“Magic Mirror on the wall, who is the fairest one of all?”
Years ago a news magazine, I don’t remember which, conducted a survey. They discovered that more adults knew the names of the Seven Dwarfs than could name seven figures in the federal government, including President, Vice-President, Senate, House of Representatives, and the Supreme Court. They say our educations begin very young. Well, since 1938 our youths have been entertained by Snow White and the Seven Dwarfs.
Uncle Walt knew he had an artistic talent early in his life. He was originally determined to become a commercial artist. But one fateful day he saw a newspaper ad in a Kansas City paper for a company then called The Kansas City Slide Company. Walt got the job. The marketing firm was making theater ads that consisted mostly of stop-motion films. It was there, at just 18 years old, that Walt Disney heard his true calling. He soon formed his own company, which was called Laugh-O-Grams. It was there that he developed his first fairy tale short on Cinderella. By 1923 Walt had developed a method of combining live-action shots with his animation. This first effort, Alice’s Fishy Story, would be a breakthrough release. Later, a character called Oswald the Lucky Rabbit would lead to the creation of an American icon… Mickey Mouse. The mouse would appear in the very first film ever to feature fully synchronized sound, Steamboat Willie. From that point on, Walt and his stable of elite animators and technicians would revolutionize animation and the motion picture industry time and time again for decades, until his death. The studio that bears his name continues the tradition today. Now let’s go back to some of those roots.
“Over the seven jeweled hills, beyond the seventh fall, in the cottage of the Seven Dwarfs, dwells Snow White, fairest of them all.”
The legacy of Walt Disney and the studio he created requires little explanation. The studio invented the idea of a feature length cartoon and has been on the cutting edge of animation since the 1930’s. No other studio can claim ownership of as many animated classics as Disney. From Mickey Mouse to Pixar, the studio has churned out one masterpiece after another for over 60 years. What tends to get lost in this great body of feature-length classics is that the studio was also producing some very high-quality shorts over these years. Whether it’s Disney favorites like Mickey, Donald, Minnie, or Goofy, or it’s strictly one-off characters gathered to tell a wonderfully animated story, Disney has a record that simply hasn’t and likely will never be matched.
Over the last year or so it has been my pleasure to revisit so many of the Disney classics as they make their way to high definition and Blu-ray releases. I’ll admit that Snow White has not been one of my favorites of the Disney classics. It’s a romantic story at its core and much more suited for the young girls than the young boys. As a child I can’t recall being all that entertained by the story. But isn’t it funny that even though I never much cared for and certainly couldn’t relate to the story, there is so much of the film that is as much a part of my memory as it is ingrained in our pop culture. Everything from the dwarfs themselves to the poisoned apple and the phrase recounted above has its roots deeply imbedded in our collective consciousness. Not a bad trick for what many critics at the time thought would be a boondoggle and nothing more than an over-ambitious children’s cartoon. Of course, not many people were saying that once the film was released.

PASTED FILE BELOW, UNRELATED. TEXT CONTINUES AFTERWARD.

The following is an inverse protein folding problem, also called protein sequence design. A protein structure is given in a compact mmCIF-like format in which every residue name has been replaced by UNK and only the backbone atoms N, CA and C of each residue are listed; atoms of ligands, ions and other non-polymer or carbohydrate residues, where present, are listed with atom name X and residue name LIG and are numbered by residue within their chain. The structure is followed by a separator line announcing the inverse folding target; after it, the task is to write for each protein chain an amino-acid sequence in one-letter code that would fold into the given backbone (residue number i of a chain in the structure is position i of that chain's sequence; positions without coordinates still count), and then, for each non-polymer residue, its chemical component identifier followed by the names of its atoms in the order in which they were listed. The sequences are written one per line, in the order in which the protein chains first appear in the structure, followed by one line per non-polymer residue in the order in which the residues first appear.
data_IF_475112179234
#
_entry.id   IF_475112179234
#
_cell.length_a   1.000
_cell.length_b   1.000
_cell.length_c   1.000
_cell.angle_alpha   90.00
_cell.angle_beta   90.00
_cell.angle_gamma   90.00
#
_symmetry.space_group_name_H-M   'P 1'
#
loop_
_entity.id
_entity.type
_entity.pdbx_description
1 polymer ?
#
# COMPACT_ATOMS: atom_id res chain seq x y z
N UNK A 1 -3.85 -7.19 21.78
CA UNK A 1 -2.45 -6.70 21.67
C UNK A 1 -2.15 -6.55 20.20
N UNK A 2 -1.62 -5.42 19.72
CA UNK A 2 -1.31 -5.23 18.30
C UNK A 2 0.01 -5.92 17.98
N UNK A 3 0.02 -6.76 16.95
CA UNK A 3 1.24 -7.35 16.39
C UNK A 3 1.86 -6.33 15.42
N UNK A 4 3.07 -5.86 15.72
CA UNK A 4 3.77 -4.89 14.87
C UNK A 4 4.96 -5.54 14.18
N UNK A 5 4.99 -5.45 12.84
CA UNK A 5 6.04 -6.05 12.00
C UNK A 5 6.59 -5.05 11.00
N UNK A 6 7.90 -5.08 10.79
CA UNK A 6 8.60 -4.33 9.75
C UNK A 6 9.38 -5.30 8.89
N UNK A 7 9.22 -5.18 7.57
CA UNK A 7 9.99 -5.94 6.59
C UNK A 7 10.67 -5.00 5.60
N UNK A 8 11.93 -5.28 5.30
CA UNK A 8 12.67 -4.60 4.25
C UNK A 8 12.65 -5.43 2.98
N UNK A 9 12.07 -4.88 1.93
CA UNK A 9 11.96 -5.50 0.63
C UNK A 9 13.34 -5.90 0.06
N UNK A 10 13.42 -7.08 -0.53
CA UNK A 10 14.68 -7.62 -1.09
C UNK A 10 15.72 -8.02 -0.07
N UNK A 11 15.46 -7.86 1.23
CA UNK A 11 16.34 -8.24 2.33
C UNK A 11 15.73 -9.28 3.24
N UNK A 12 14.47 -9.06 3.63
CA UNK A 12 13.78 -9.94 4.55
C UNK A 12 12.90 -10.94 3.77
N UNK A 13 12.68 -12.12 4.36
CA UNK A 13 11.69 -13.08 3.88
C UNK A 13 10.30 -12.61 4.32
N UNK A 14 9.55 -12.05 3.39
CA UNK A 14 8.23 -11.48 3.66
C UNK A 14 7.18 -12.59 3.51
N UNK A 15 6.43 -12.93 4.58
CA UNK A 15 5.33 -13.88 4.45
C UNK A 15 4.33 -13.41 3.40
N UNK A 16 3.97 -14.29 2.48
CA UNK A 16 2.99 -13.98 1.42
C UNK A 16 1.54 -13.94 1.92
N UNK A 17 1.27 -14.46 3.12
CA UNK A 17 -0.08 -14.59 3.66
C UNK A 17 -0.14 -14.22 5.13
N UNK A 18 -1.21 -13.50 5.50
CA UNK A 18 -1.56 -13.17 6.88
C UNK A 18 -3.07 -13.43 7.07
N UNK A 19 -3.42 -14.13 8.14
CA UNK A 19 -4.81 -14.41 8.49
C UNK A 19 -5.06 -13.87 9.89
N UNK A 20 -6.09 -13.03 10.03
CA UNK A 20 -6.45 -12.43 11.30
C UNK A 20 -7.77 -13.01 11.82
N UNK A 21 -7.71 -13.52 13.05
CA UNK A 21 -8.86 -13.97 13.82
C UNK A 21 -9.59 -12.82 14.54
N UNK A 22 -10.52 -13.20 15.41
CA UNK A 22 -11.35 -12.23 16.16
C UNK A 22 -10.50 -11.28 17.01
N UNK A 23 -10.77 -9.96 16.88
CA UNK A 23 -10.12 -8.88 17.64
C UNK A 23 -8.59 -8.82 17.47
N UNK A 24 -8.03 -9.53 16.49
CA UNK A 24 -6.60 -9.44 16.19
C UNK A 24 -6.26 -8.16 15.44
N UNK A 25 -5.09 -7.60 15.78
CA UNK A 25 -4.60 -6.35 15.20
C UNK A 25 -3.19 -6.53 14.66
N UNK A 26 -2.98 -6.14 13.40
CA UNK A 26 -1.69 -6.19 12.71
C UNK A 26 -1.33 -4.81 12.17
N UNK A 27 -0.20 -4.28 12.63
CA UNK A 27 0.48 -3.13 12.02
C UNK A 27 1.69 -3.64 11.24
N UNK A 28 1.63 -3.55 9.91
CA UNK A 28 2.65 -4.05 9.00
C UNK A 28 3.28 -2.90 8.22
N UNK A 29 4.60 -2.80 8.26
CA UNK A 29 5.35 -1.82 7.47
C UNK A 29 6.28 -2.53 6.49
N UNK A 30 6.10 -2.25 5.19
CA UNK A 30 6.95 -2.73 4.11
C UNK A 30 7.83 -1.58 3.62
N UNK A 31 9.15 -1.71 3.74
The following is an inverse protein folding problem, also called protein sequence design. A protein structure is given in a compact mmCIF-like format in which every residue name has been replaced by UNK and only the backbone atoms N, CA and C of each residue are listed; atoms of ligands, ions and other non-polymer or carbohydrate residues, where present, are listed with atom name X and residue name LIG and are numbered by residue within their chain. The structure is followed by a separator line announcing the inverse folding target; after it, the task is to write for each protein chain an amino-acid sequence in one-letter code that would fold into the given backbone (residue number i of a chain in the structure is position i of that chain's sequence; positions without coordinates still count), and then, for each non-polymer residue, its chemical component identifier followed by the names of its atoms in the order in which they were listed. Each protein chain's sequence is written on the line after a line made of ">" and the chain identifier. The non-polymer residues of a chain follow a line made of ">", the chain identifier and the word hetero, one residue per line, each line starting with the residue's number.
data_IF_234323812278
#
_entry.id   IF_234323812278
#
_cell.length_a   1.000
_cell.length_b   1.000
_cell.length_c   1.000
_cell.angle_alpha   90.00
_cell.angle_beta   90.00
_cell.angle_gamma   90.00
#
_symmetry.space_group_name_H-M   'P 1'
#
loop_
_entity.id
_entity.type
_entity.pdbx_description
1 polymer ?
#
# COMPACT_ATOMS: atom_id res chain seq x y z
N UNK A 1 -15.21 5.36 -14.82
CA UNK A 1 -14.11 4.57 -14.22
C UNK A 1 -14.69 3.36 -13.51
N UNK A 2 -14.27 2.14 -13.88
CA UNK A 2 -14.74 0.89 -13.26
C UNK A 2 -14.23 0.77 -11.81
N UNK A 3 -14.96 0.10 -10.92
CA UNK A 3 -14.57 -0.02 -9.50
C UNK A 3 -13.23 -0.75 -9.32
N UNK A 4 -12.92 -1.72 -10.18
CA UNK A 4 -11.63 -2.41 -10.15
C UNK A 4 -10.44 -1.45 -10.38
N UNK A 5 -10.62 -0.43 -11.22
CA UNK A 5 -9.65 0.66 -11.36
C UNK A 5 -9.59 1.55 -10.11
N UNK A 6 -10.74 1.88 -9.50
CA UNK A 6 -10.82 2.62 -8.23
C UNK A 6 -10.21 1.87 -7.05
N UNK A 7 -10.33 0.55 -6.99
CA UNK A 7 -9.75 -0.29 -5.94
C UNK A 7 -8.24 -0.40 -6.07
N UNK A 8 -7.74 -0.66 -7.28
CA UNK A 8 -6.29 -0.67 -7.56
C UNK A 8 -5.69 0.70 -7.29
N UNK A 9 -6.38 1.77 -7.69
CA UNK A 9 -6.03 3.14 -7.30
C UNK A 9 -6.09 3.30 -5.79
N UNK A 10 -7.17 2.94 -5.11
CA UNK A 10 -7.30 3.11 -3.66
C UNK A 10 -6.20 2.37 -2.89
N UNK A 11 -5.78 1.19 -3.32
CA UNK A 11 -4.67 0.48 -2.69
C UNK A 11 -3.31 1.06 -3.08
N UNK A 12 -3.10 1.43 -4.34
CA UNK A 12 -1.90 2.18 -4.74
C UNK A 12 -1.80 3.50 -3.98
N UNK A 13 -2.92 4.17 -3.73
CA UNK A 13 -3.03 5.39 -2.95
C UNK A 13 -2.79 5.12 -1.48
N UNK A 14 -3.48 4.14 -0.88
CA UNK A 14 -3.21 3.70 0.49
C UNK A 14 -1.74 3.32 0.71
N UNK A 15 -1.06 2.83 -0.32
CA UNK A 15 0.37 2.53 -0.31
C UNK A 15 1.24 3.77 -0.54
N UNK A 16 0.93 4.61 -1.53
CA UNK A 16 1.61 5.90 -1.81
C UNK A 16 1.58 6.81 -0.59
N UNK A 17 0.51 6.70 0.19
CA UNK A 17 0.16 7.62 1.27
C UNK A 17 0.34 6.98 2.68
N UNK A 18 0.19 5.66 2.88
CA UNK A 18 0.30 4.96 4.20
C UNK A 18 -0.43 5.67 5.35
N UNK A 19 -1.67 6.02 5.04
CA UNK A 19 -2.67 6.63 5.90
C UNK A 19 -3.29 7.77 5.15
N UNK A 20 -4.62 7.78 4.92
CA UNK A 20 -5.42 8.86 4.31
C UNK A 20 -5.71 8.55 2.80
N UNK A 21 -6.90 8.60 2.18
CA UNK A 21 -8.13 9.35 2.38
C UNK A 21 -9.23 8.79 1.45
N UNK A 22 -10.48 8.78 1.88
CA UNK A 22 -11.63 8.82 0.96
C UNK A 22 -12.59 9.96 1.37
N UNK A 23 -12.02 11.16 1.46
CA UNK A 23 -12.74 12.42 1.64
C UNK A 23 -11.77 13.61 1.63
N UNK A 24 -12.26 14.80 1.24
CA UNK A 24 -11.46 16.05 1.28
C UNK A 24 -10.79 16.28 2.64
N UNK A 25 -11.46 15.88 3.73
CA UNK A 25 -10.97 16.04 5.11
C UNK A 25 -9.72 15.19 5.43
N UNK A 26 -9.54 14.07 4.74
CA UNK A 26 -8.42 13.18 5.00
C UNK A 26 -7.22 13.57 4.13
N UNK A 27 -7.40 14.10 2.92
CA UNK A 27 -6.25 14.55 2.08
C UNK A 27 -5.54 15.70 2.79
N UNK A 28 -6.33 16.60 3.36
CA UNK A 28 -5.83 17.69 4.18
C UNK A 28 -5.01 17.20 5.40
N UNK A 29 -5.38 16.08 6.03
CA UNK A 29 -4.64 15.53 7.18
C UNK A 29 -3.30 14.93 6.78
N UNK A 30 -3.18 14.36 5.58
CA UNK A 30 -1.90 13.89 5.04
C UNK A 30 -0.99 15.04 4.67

“Now, a formula to transform my beauty into ugliness. Change my queenly raiment to a peddler’s cloak. Mummy dust, to make me old. To shroud my clothes, the black of night. To age my voice, an old hag’s cackle. To whiten my hair, a scream of fright. A blast of wind to fan my hate. A thunderbolt to mix it well. Now, begin thy magic spell.”
When you think about it, Uncle Walt put the world under a spell with his own concoction of celluloid, ink, and pixie dust. Snow White was the very first full length animated feature to hit the theaters. It was a risky move for a young fledging studio. Still, Walt Disney believed he was on to something. Today we take such releases for granted, and some have gone on to become major blockbuster successes.
Consider the world of the time:
There were no animated movies. Cartoons were the silly little diversions intended mostly for children and social commentary. The world was slowly recovering from the worst economic depression in modern times. Europe was reeling from the war machine that was Nazi Germany. And Uncle Walt decided the time was ripe for a full-length animated feature. He knew that the film had to have a familiarity right from the start, and so the Disney tradition of using well known tales had begun. The project that was in circles dubbed “Walt’s Gamble”/ “Walt’s Folly” paid off big-time. It was the highest grossing film of the year. It pulled in an astonishing $66 million, which was the most any film had made in a year to that date. The profits were enough alone for Disney to build the current Disney Studios in Burbank. There can be little doubt that Snow White is one of the industry’s most important films of all time. It was also the first film to release a separate soundtrack recording.
I feel like I would be insulting your intelligence to recount the tale. Truth be told, I couldn’t do it any better than Uncle Walt did it 70 years ago. Whether you know the story or not, whether you like the story or not, it is part of the modern human experience to see it at least once. Now Disney has given you no more excuses. In just one release you can own the film in either DVD or Blu-ray. I highly recommend the Blu-ray, but whatever technology your home currently possesses, let Snow White and her musical Seven Dwarfs possess your home’s technology … at least once (upon a time).